So let’s try a bit of substitution. Change the words headteacher, teachers and pupils to Managing Director (or business owner), managers and employees. Sounds to me that it’s a successful recipe for building a sustainable and profitable business, with engaged and motivated employees. And it seems that smaller businesses may be more able to do this than larger ones – something which is also the subject of my contribution to the recent book of HR blogs “Humane, Resourced”.

If you want your business to be successful, then the question isn’t “why should we bother with values” – it’s “why don’t we have – and act on them – already?”

 

Edit: You might also enjoy this blog from HR blogger Helen Tracey on the same theme:

Are Values Valuable?

The £15000 question

Originally posted October 2013

Here’s an interesting fact for those running a small business. The current adult minimum wage (£6.31ph) equates to an annual salary of roughly £13125 for a full time employee. When employment “on-costs” are added (National Insurance, Employers Liability Insurance etc.) this takes the figure closer to £15000.

Is there anything else you spend £15000 on in your business?

Whether the answer is yes or no, spending that level of money would normally be classed as a significant capital investment. You would spend time deciding exactly what was needed, compare the market for the best deal, and maybe seek specialist advice. You wouldn’t necessarily expect a return immediately, though you would over the longer term; and you’d spend time and money ensuring your piece of equipment was well maintained. What you almost certainly wouldn’t do is throw it away after 6 months and go and buy another at the same price.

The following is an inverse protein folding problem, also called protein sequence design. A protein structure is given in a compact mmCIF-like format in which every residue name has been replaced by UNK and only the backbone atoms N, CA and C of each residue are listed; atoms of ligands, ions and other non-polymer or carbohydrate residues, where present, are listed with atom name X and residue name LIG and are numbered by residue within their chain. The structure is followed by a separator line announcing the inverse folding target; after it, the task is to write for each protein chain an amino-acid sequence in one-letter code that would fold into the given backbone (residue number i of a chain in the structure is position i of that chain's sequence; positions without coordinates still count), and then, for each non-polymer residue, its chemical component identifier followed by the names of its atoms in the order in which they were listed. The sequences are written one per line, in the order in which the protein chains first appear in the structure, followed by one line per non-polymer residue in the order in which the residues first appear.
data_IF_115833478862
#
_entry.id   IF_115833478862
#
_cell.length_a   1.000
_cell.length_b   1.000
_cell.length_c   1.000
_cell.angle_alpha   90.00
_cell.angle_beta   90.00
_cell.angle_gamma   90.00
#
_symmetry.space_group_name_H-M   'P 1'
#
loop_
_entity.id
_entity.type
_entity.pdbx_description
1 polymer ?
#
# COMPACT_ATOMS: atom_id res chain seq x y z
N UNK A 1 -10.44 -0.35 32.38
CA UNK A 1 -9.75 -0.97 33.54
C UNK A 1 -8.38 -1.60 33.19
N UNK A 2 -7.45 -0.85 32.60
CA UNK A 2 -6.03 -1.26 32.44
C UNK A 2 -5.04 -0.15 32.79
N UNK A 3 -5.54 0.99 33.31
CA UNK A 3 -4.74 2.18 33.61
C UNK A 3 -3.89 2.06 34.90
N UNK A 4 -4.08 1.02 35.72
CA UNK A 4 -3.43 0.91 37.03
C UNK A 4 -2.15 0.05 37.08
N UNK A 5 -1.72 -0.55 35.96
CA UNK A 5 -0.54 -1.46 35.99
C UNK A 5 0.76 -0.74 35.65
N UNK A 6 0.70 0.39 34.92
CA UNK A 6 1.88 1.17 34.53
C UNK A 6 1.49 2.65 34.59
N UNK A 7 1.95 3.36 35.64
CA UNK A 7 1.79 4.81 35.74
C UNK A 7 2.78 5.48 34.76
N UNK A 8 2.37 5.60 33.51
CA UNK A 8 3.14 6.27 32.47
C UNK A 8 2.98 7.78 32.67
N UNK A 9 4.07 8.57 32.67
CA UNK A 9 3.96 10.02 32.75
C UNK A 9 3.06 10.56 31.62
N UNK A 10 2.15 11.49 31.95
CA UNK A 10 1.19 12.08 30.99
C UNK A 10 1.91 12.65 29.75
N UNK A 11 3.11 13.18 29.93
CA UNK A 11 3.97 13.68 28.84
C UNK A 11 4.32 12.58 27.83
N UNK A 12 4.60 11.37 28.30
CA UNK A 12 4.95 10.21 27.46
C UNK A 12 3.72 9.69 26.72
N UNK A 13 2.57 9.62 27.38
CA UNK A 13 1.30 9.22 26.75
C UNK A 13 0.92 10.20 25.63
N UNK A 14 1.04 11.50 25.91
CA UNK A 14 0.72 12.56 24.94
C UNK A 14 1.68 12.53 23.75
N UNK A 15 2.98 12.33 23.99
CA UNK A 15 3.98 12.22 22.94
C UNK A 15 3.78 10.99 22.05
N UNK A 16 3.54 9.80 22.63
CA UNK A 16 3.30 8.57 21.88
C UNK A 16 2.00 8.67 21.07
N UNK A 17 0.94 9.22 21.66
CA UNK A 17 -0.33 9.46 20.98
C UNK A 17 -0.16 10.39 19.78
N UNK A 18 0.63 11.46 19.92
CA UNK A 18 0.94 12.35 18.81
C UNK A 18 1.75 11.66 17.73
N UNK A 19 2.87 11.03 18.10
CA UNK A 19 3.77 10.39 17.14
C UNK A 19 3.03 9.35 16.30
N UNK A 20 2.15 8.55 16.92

Yet when it comes to staff, too many small organisations do the opposite. They recruit quickly, based on “gut feel”; expect the new employee to hit the ground running and produce the goods from day one; don’t bother with looking after the person (which can be as simple as giving constructive performance feedback); and if the person doesn’t seem to be working out they’ll terminate during the probationary period and go out and recruit someone else.

Is frittering away £15000 good business sense? Is it likely to lead to long term success for your business? And is a reputation for “hiring and firing” going to make you attractive to customers and clients, let alone potential recruits?

So stop thinking of employees as a cost. Start treating them as an investment decision, and you’ll suddenly find that hard headed business decisions and “touchy-feely” people stuff go hand in hand for business success. And if you think you need help doing this, why not check out our services page and get in touch?

3 More Tips for Taking on a new Employee

Originally posted October 2012

In my last blog, I looked at 5 key things to take into account when deciding to take on your first employee.

Having put all the effort into recruiting the right person for your business, you may think that you’ve done all the hard work. In fact, to make sure that you get the best from your new team member requires you to spend just as much time on their first few weeks in the job.

Here are 3 key things to remember:

  • Set out what standards you expect from the first day. It’s a lot easier to get things right from the off than try and change people’s behaviour later.
  • You and your staff member need time to get used to each other’s way of working. If you’ve been working on your own you need to understand how to delegate and also to take constructive criticism. Don’t be precious!
  • Everyone makes mistakes – even you!  If your new team member makes a mess of something, don’t automatically treat it as an opportunity to get rid of them. You’ve invested a lot of time and money recruiting them; unless the mistake threatens the business’s survival or reputation, review what you both can learn from it.

If you want to know more about the most effective way you can manage the people in your business, click here